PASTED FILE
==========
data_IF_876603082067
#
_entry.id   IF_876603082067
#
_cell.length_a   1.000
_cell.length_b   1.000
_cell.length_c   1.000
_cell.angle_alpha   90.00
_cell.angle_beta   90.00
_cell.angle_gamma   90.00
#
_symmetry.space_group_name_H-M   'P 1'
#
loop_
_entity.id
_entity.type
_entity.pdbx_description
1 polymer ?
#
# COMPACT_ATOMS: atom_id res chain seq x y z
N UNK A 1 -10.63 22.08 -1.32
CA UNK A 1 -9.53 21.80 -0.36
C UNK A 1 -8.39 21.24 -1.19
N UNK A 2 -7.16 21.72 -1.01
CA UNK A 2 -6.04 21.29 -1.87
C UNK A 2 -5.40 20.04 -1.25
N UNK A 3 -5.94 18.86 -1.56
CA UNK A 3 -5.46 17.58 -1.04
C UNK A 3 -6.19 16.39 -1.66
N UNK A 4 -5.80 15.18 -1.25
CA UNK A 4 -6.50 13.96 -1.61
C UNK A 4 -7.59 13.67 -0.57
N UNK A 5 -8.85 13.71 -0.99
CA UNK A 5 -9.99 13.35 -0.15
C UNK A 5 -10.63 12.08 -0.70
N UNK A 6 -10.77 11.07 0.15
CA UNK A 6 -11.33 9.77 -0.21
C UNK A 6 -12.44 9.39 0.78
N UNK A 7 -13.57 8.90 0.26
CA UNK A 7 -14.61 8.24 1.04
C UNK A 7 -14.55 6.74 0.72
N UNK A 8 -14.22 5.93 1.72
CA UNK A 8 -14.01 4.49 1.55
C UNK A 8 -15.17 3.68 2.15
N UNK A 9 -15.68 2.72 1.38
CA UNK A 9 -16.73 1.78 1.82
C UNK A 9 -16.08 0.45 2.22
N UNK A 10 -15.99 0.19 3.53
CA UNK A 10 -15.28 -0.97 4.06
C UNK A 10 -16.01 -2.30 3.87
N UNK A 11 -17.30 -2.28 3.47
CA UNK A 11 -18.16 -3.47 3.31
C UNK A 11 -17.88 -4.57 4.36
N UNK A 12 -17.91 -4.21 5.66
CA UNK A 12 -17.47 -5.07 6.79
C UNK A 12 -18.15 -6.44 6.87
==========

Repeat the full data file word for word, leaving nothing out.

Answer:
data_IF_876603082067
#
_entry.id   IF_876603082067
#
_cell.length_a   1.000
_cell.length_b   1.000
_cell.length_c   1.000
_cell.angle_alpha   90.00
_cell.angle_beta   90.00
_cell.angle_gamma   90.00
#
_symmetry.space_group_name_H-M   'P 1'
#
loop_
_entity.id
_entity.type
_entity.pdbx_description
1 polymer ?
#
# COMPACT_ATOMS: atom_id res chain seq x y z
N UNK A 1 -10.63 22.08 -1.32
CA UNK A 1 -9.53 21.80 -0.36
C UNK A 1 -8.39 21.24 -1.19
N UNK A 2 -7.16 21.72 -1.01
CA UNK A 2 -6.04 21.29 -1.87
C UNK A 2 -5.40 20.04 -1.25
N UNK A 3 -5.94 18.86 -1.56
CA UNK A 3 -5.46 17.58 -1.04
C UNK A 3 -6.19 16.39 -1.66
N UNK A 4 -5.80 15.18 -1.25
CA UNK A 4 -6.50 13.96 -1.61
C UNK A 4 -7.59 13.67 -0.57
N UNK A 5 -8.85 13.71 -0.99
CA UNK A 5 -9.99 13.35 -0.15
C UNK A 5 -10.63 12.08 -0.70
N UNK A 6 -10.77 11.07 0.15
CA UNK A 6 -11.33 9.77 -0.21
C UNK A 6 -12.44 9.39 0.78
N UNK A 7 -13.57 8.90 0.26
CA UNK A 7 -14.61 8.24 1.04
C UNK A 7 -14.55 6.74 0.72
N UNK A 8 -14.22 5.93 1.72
CA UNK A 8 -14.01 4.49 1.55
C UNK A 8 -15.17 3.68 2.15
N UNK A 9 -15.68 2.72 1.38
CA UNK A 9 -16.73 1.78 1.82
C UNK A 9 -16.08 0.45 2.22
N UNK A 10 -15.99 0.19 3.53
CA UNK A 10 -15.28 -0.97 4.06
C UNK A 10 -16.01 -2.30 3.87
N UNK A 11 -17.30 -2.28 3.47
CA UNK A 11 -18.16 -3.47 3.31
C UNK A 11 -17.88 -4.57 4.36
N UNK A 12 -17.91 -4.21 5.66
CA UNK A 12 -17.47 -5.07 6.79
C UNK A 12 -18.15 -6.44 6.87